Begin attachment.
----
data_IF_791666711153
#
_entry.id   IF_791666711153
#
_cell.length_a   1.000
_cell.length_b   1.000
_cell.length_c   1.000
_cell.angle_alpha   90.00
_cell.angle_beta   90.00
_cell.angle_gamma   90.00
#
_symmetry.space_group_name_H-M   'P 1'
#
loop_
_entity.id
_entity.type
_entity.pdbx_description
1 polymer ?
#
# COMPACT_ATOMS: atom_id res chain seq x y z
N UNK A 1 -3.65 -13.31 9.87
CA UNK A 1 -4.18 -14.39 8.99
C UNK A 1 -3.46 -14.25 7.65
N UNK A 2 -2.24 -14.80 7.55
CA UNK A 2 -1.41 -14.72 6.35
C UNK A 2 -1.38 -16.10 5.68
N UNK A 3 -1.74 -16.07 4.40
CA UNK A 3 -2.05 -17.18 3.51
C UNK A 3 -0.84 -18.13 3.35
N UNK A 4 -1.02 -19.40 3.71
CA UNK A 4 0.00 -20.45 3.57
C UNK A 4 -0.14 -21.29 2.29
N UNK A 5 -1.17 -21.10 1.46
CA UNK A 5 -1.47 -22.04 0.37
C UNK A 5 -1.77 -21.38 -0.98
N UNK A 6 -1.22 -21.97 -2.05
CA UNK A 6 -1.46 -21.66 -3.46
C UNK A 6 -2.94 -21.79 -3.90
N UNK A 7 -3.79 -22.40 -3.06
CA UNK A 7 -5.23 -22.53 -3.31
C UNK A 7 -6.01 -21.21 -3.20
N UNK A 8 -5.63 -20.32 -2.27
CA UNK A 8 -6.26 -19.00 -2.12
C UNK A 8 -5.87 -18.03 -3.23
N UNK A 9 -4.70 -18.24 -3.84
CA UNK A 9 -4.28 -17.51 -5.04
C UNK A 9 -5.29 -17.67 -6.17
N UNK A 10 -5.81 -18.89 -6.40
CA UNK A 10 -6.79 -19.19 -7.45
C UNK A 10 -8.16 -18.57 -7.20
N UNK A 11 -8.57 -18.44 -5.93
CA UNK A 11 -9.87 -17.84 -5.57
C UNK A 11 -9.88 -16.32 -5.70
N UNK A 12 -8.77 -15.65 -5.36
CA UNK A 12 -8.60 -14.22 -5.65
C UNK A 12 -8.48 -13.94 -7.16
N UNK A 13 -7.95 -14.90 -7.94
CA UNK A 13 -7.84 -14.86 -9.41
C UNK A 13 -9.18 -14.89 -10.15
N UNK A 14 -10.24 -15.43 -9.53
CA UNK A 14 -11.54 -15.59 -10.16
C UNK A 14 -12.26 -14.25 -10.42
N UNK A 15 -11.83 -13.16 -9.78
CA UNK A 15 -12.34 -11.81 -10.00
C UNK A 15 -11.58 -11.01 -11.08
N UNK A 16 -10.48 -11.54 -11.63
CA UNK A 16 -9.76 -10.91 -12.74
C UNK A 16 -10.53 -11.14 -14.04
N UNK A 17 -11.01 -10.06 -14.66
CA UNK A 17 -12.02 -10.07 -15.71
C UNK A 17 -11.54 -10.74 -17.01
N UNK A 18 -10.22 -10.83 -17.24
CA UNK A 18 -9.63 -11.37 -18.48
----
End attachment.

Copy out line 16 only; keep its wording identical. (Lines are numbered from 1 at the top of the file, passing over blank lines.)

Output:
_entity.type